As you would notice from those numbers, eCommerce chargebacks happen for various reasons. It might be that someone used a stolen card to make a transaction, there are significant issues with the order fulfillment or return processes, or customers couldn’t get the help they needed on time.
Some eCommerce chargebacks are also a result of merchant errors such as double billing.
Whatever be the case, keep in mind that industry analysis shows that up to 80% of all chargebacks are fraudulent. There’s more: 40% of consumers who file a chargeback will do it again in less than 9 weeks. And 81% of cardholders have filed a chargeback out of convenience.
What is the actual cost of eCommerce chargebacks?
At this point, I assume you’d be wondering: if chargebacks are this horrible, why haven’t the powers that be banned the mechanism, and save everyone the headache?
Well, the thing is, chargebacks wasn’t designed to be the burden it is today.
The original principle behind the eCommerce instrument is that it serves as a measure of accountability to ensure safe and transparent business practices across the board. When a transaction issue arises, as you should anticipate once in a while, there’d be a mechanism for the cardholder to seek remediation and established rules on how the merchant can participate in making things right.
Unfortunately, as the digital landscape evolved and eCommerce transactions required more parties beyond the trio highlighted earlier, the rules of chargeback mediation didn’t develop as much. And fraudsters know this. Today, chargeback has become a $ 200 billion problem for the entire e-commerce industry. Every $ 1 in chargeback fraud costs the average eCommerce merchant at least $ 3.
So if you’re like some merchants who think their loss due to chargebacks is limited to the transaction charge, you’re wrong. The actual cost of chargeback goes beyond the transaction cost.
Here are some specifics of the actual cost of eCommerce chargeback:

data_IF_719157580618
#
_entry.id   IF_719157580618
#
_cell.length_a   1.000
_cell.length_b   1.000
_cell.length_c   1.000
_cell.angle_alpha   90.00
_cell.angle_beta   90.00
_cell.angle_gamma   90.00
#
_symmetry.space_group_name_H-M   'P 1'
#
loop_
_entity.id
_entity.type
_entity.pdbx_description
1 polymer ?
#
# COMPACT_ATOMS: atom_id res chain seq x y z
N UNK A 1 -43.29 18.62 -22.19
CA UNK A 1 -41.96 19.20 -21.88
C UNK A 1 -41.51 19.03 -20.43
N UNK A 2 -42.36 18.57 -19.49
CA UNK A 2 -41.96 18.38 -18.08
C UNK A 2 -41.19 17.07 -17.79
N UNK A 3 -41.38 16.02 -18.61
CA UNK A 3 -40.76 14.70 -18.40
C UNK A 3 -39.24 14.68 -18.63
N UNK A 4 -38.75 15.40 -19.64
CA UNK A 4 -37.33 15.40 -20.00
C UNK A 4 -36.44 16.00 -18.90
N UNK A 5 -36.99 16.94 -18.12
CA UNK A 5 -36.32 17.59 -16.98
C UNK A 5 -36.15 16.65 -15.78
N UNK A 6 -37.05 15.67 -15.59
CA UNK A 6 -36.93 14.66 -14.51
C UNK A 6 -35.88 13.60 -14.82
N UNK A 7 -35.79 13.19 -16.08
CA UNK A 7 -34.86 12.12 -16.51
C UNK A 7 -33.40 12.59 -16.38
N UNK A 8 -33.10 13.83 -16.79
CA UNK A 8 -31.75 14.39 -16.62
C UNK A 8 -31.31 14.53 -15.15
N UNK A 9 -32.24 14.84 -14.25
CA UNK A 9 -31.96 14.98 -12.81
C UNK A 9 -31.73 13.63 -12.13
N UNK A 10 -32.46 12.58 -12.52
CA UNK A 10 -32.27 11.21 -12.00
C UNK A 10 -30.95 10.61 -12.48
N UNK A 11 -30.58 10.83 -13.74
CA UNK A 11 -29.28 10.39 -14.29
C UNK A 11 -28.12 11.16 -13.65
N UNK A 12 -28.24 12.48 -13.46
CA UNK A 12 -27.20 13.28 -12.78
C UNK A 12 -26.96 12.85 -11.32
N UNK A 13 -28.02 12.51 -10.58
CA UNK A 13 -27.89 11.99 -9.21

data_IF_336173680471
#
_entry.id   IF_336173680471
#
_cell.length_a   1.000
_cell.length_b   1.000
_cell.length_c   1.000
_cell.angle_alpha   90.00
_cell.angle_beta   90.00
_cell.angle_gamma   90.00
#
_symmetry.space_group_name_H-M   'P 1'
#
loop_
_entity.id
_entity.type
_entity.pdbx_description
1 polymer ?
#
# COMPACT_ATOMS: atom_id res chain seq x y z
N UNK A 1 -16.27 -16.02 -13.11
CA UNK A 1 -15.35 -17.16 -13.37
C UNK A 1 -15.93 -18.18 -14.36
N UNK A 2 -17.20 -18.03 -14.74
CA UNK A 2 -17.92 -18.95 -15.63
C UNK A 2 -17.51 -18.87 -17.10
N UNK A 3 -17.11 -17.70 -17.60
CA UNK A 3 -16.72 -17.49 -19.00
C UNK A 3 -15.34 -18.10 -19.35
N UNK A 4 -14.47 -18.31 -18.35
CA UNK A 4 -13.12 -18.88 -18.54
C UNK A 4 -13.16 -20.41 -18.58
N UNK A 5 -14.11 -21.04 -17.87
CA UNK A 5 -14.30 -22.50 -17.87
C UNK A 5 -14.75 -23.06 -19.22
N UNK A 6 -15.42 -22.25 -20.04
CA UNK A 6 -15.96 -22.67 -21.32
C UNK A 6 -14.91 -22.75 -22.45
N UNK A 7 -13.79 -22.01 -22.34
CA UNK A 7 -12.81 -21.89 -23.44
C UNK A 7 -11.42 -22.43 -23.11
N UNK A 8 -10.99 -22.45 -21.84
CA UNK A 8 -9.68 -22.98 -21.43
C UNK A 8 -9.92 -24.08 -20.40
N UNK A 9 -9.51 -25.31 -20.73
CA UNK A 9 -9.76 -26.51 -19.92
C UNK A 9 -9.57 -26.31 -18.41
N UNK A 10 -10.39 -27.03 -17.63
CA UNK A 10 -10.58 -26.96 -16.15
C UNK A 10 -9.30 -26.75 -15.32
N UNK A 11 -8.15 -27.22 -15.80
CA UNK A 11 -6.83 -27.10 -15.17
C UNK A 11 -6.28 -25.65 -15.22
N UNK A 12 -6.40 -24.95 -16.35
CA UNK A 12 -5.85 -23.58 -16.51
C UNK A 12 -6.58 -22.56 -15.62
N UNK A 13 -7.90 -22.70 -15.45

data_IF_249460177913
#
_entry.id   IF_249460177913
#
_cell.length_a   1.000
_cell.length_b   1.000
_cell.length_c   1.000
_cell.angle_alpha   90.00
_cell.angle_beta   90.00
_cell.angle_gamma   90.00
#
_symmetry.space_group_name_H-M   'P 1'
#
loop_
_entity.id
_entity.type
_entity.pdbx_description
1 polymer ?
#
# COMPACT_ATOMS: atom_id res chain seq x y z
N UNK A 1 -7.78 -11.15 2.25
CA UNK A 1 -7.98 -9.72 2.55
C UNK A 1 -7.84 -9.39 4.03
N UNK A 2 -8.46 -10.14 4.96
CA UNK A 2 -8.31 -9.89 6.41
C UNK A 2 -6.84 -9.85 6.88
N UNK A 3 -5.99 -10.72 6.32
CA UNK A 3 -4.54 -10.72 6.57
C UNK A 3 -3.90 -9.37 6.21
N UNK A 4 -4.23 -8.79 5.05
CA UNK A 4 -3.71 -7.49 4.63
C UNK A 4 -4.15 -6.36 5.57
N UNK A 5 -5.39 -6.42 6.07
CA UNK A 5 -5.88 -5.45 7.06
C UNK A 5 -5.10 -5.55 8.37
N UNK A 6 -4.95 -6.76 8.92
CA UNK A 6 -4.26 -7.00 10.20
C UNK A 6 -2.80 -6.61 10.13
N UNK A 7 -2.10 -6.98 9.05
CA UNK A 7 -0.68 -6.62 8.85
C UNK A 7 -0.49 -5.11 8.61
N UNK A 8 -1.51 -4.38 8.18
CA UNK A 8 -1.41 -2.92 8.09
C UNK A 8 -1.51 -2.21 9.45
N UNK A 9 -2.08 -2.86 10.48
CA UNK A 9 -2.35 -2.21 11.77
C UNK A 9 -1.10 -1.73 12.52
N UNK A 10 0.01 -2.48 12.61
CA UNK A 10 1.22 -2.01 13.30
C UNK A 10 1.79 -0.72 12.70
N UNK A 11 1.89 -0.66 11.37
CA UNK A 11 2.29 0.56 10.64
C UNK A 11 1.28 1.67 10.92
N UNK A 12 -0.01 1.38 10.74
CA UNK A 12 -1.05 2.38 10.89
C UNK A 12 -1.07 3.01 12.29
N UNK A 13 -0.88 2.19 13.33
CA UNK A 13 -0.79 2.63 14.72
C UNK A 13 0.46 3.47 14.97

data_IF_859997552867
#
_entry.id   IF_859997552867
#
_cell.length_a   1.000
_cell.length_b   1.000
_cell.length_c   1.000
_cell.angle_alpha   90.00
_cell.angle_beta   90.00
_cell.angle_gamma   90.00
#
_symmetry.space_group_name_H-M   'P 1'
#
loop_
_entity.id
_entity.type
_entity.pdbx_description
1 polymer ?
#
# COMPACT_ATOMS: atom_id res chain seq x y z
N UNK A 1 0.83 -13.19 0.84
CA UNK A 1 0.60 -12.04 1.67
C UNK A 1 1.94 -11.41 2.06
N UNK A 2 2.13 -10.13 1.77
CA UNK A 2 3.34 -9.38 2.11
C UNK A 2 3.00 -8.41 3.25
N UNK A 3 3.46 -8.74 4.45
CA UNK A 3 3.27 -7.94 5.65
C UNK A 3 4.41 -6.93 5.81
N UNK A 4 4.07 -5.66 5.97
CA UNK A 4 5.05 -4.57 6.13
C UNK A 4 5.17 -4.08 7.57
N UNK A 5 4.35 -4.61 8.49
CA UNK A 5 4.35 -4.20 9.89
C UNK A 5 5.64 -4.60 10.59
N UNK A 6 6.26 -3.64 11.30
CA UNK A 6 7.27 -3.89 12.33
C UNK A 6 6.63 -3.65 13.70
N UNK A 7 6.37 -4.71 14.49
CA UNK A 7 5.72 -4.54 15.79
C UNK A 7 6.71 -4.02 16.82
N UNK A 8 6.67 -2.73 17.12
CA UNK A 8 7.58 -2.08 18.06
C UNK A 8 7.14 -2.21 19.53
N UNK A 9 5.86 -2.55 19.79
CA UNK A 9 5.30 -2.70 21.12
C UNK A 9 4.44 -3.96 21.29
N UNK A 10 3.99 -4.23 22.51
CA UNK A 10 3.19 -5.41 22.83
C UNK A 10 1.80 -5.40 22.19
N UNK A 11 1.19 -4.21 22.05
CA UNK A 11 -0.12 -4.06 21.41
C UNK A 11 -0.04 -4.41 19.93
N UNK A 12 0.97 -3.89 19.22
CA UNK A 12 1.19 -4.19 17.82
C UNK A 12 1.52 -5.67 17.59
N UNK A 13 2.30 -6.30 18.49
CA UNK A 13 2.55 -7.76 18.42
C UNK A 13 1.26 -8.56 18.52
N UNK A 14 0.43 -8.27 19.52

- Card transaction charges
eCommerce merchants are charged a specific percentage for every card transaction a cardholder makes. And if the cardholder goes on to charge back the transaction, the merchant does not get a refund on the card processing fee – they lose that money with the cost of the merchandise.
- Chargeback fees
Similar to the above scenario, when a cardholder files a chargeback, the merchant acquirer also includes additional charges for their involvement in the mediation processes. The fee could be in the range of $ 15 to $ 100 and calculated based on the level of associated risks, i.e., the number of chargebacks the merchant received in a given period. Chargeback fees are non-negotiable for the most part, whether you win the dispute or lose.
- Excessive chargeback penalties
Banks and card networks pay keen attention to merchants’ chargeback rates to ensure they don’t cross established thresholds. We discussed the full consequences of breaching the chargeback ratio in this article, and you should examine them for yourself.
- High cost of operation and brand damage
Chargebacks don’t just take money away from your pocket. They also cost you time, human resources, and brand equity. These are, perhaps, the most expensive aspects of dealing with eCommerce chargebacks. No one will do business with you if you can not maintain a reasonable fidelity as a formidable brand in the industry. Banks can’t work with you because they’ll see your brand as high risk, and even if they happen to take your business, they’ll make you pay excessive fees to cushion their risks and future reputational crisis.